Oneida

The history of lacrosse in North America is a rich and multi-layered one. Much more than a Native American ball and stick game, lacrosse is a cultural window into Native American communities and their historical relationship with each other and the dominant culture.

Two brothers from the Onondaga Nation pursue their dreams of playing lacrosse for Syracuse University. With the dream nearly in reach, the boys are caught in a constant struggle to define their Native identity, live-up to their family's expectations and balance challenges on and off the Reservation.

Follow-up series now available
The Medicine Game: Four Brothers, One Dream

Injunuity is a collage of reflections on the Native American world, our shared past, our turbulent present, and our undiscovered future. From Columbus to the western expansion to tribal casinos, we are taught that the Native way, while at times glorious, is something of the past, something that needed to be replaced by a manifest destiny from across the ocean. But in a world increasingly short of real answers, it is time we looked to Native wisdom for guidance. It is time for some Injunuity.

Jennifer is Oneida and Lakota. She was raised mostly in Wisconsin close to her Oneida culture. Jennifer's Oneida name is Wakoshi.yo and it translates to "a bird with colorful feathers," or "peacock." She participated in the traditional Oneida naming ceremony and was given her name from her grandmother. Jennifer incorporated her Oneida name in her artwork and named her website after it.

When you think of Native American music, do marching bands, trumpets, clarinets and flutes come to mind? If not, Cathleen O’Connell has a story for you.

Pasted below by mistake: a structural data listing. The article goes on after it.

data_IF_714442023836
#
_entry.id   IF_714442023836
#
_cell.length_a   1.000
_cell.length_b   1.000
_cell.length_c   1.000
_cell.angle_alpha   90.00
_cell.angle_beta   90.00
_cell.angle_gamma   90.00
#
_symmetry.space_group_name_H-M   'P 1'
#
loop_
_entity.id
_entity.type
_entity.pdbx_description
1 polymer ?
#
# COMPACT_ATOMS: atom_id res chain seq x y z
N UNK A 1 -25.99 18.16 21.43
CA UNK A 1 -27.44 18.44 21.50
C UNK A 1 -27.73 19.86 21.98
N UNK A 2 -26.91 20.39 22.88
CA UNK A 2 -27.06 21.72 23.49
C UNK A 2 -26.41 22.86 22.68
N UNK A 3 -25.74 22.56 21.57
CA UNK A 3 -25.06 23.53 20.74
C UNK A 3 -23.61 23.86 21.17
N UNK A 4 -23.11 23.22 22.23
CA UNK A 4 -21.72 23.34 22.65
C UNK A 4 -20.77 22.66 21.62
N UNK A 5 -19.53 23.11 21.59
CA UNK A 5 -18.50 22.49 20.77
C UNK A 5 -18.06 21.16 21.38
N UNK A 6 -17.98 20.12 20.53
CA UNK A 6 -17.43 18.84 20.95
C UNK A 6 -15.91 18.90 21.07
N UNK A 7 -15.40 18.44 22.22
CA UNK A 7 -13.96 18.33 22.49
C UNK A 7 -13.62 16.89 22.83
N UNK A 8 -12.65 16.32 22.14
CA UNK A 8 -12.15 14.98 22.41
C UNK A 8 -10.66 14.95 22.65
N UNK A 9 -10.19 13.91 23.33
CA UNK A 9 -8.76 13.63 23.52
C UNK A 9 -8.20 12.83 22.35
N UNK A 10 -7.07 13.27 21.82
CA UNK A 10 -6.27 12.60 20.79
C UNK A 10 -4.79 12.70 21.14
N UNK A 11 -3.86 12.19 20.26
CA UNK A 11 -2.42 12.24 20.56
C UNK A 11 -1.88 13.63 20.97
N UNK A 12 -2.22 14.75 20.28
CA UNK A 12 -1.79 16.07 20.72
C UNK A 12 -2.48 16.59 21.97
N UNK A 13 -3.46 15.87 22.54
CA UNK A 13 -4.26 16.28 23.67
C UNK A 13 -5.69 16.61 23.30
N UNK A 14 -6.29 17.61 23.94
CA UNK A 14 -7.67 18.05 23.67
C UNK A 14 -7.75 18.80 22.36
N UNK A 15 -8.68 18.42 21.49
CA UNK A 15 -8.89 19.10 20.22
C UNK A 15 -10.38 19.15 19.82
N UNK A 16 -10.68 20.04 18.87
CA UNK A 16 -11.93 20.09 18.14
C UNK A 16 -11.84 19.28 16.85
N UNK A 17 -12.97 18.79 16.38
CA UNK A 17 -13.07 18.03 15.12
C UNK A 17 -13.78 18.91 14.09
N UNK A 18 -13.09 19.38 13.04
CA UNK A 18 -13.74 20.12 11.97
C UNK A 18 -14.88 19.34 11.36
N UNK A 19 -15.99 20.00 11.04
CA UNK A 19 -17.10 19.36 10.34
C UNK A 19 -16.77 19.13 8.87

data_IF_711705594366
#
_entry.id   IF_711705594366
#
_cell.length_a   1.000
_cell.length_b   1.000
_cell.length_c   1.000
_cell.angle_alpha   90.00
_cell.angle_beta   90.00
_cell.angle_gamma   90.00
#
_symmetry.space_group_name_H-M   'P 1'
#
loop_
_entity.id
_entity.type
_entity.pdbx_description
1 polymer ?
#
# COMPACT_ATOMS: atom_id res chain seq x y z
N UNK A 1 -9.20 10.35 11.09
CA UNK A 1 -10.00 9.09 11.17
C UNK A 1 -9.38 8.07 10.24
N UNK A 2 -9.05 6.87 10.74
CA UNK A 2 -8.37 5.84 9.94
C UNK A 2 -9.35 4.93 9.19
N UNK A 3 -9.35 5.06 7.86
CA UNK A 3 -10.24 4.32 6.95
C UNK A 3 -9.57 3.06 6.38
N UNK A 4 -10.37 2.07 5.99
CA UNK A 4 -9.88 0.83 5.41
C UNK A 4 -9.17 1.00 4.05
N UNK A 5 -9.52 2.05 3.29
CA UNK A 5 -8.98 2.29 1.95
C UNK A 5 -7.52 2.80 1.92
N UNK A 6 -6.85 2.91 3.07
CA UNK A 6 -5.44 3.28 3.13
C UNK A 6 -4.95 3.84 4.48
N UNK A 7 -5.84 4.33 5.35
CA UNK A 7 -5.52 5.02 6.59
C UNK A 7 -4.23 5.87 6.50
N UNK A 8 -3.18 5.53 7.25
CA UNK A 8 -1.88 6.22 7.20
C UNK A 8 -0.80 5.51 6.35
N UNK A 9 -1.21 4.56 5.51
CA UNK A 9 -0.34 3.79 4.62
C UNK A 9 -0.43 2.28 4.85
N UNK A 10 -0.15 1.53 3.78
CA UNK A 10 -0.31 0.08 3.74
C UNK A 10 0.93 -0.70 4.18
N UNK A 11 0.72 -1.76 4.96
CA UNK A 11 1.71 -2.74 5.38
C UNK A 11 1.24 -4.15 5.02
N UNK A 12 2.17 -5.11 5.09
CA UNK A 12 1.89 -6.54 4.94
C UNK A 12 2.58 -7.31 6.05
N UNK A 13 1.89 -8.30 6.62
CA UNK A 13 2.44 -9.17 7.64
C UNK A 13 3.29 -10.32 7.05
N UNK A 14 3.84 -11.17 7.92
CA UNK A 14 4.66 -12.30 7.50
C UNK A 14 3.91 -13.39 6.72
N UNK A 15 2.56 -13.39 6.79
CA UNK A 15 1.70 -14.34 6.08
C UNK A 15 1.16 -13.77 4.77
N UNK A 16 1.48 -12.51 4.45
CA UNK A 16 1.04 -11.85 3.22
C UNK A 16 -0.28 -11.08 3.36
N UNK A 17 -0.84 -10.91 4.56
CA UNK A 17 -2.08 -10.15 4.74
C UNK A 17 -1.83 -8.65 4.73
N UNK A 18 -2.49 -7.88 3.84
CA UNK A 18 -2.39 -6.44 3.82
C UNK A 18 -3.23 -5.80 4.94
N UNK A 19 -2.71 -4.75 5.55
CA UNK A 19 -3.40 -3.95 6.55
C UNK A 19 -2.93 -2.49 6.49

In her latest documentary, Sousa on the Rez: Marching to the Beat of a Different Drum, O’Connell uncovers a musical tradition that has largely been forgotten in America--the Native American marching band.

In Shelley Niro’s debut feature film, Kissed by Lightning, a Mohawk woman works through the grief surrounding the death of her husband by painting the stories he used to tell.

How much influence did that existing democracy have on our Founding Fathers and on documents such as the Declaration of Independence and the U.S. Constitution? More than you know.

Lacrosse is a modern sport with deep roots in Native American cultures throughout North America. “[Today] It is the fastest growing sport in America,” explains Michelle Danforth (Oneida), co-producer of the new documentary film Sacred Stick. The documentary explains the origins of Lacrosse within Native American cultures; the spiritual background of the game, as well as stories from early European contact with the game.

The purchase of Manhattan Island from America’s original inhabitants has become a well-known fact in the average American’s trivia arsenal. What is likely lesser known about Native peoples in The Big Apple is the existence of a small community of Kahnawake Mohawk Indians from a nearby Canadian Reserve that has thrived within 10 square blocks of the city even into today.

In 1935, while the country was deep in the depression, a group of Oneidas in Wisconsin took advantage of a federal writing program designed to employ Americans and offer economic relief.

This comedy explores the interaction of two Minnesota cultural groups, American Indians and philanthropic foundations. Stars Charlie Hill.

When Michelle Danforth (Oneida) set out to begin her career, creating films was a distant aspiration. After graduating with an MBA focused on accounting, Danforth began working at Options for Independent Living, a non-profit organization that helps people with disabilities. Although she enjoyed marketing and finance, there was always a lingering interest in producing and creating films.

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